On the very next play, Westlake stays in their split-back look and runs a Q Counter to the weak side. Katy opts to align in their base 3-4 look and places the Drop ‘backer in his normal 3-4 alignment. The front is aligned in an Okie Front with the strength set to the field. The secondary aligns in their normal spots. On this particular play, Katy brings a five-man pressure utilizing the Drop and the boundary CB. The Anchor DE crashes into the “A” gap while the Drop inserts outside. This particular pressure allows the ILBs to be free. Even when blitzing, the ILBs will spill a puller.
Below is a diagram of the play:
Katy’s backend, even when playing Sticks coverage functions much like a Quarters defense. Facing a long yardage situation, the Chaps move to a 10 pers. 2×2 set and run an Air Raid Y-Over concept. Below, the weak slot is running the Over route. For a brief moment, the route looks to be open as the slot flashes open as he works underneath the boundary safety. The QB throws the ball and the WR is struck by the field safety and the ball is dropped.
This clip is a great example of how a Quarters defense can defend itself from Air Raid concepts when taught right. The field safety most likely won’t be able to help if the #1 WR runs a fade. The #2 WR is running an out route and is quickly covered by the dropping Sam LB. Instead of sinking and covering grass, the front side safety needs to get his eyes back to the field. In many Air Raid concepts, the vertical route is meant to push a secondary player out of a zone, in this case, the Chaps are anticipating the field safety will work in tandem with the CB and cone the fade. Instead, the field safety gets his eyes back to the MOF and helps the boundary safety with the Over route. This simple technique can allow a Quarters team to “steal” a man versus Air Raid concepts.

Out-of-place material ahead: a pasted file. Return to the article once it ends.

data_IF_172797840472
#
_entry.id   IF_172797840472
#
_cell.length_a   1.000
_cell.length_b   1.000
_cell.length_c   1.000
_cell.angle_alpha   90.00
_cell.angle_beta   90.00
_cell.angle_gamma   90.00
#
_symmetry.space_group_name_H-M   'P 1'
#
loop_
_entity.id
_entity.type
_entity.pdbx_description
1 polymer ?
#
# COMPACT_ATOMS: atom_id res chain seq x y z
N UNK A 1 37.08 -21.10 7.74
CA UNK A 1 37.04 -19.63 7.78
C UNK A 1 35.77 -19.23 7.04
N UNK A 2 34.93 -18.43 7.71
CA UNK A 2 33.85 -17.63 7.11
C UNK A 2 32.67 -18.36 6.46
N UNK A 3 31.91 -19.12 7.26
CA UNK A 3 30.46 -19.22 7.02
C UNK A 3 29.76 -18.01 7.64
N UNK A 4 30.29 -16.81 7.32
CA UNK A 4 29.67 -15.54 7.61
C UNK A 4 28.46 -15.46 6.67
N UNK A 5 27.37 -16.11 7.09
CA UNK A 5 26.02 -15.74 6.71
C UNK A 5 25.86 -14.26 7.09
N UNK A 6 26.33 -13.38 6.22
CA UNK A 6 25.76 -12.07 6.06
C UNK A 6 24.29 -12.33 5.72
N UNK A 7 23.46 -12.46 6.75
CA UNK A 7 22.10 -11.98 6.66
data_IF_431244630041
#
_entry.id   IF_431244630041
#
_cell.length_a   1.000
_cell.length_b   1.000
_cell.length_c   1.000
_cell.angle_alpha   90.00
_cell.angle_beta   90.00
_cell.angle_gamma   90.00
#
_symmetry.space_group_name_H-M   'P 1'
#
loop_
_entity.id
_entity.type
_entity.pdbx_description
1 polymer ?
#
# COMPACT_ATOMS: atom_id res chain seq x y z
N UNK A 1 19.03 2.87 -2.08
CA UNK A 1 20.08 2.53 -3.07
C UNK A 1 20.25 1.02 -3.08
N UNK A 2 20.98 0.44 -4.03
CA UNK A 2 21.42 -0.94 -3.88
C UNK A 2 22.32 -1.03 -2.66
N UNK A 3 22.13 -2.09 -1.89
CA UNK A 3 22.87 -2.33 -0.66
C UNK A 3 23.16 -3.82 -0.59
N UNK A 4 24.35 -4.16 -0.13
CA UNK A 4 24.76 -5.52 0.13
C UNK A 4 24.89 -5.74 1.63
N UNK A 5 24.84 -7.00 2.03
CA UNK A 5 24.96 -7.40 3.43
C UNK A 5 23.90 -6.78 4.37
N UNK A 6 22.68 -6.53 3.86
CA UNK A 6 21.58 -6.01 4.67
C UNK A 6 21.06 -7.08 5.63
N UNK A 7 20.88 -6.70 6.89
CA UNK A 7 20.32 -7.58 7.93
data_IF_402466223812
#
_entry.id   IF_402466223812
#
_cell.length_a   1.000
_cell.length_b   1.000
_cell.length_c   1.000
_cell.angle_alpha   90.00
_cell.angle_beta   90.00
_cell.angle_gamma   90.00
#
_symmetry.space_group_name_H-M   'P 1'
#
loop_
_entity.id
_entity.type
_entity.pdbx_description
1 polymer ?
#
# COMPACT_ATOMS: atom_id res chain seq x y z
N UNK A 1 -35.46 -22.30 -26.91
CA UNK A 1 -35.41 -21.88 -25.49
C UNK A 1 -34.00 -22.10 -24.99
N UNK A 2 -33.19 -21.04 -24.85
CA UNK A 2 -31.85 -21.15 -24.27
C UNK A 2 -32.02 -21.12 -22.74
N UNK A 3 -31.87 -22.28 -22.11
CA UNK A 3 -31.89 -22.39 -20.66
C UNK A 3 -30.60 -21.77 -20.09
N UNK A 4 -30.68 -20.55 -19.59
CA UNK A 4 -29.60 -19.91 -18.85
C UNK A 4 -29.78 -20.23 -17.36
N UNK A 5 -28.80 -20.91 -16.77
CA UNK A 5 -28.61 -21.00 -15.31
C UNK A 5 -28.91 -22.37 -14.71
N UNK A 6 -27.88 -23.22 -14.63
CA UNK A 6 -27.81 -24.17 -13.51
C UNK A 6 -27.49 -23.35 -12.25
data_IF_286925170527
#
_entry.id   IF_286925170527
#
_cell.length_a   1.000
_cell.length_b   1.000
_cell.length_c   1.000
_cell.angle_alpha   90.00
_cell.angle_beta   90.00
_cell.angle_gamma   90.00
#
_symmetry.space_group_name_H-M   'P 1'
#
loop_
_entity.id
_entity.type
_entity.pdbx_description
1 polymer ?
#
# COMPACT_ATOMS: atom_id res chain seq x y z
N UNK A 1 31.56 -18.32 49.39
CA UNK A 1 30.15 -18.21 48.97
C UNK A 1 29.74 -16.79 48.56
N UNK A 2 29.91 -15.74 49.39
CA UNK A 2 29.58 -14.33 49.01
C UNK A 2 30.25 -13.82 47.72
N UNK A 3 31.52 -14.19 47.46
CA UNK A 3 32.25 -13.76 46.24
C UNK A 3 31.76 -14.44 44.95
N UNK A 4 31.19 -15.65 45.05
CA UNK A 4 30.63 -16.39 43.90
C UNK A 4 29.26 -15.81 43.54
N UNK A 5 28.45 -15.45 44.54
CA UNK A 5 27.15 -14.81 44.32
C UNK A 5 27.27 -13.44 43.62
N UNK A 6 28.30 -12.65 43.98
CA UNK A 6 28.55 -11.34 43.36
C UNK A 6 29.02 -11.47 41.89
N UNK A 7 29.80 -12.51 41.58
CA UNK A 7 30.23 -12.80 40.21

When Katy wants to put four pass rushers on the field, they will bring in their Nickel package and sub out the Sam ‘backer. This puts four D-lineman on the field and the defense functions like a 4-2-5. The transition is seamless because the Drop ‘backer is technically a Nickelback, to begin with, and is usually protected by the how the Tigers set the front.
In the clip below, the Tigers come out in their Nickel package, moving the Drop to the Nickel Sam position. The rest of the secondary doesn’t change and is still playing their normal coverage. The Chaps run a similar play as before, but run a deeper out cut by the field slot (Sail). Katy uses an interior twist and inserts the Will for a five-man pressure. The QB is forced to scramble and throw an incomplete pass.
As stated prior, one weakness in the Katy defense is the soft spot right outside the box. Many Spread teams will attack this area by running Snag routes, or hitches, by the slots. With so many people near the box and focused on stopping the run, this is a great counter for an offense with an accurate QB. Below, the Chaps hit the boundary slot on a Snag who breaks several tackles, scampering for a first down.
The clip below is another example of how the Katy secondary is set up. The “sticks” coverage used by the secondary allows them to drive on balls and protect the first down marker, but an accurate QB can dink and dunk the ball (But, how many HS QBs can make a living on accuracy? Katy plays the averages). Most offenses aren’t patient or disciplined enough to be satisfied throwing 5 yard passes all game. Westlake on several occasions during the came ran simple Snag and Stick routes to combat this blanket coverage. In this particular clip, the Chaps are able to get a first down on a simple “All Sticks” route combination.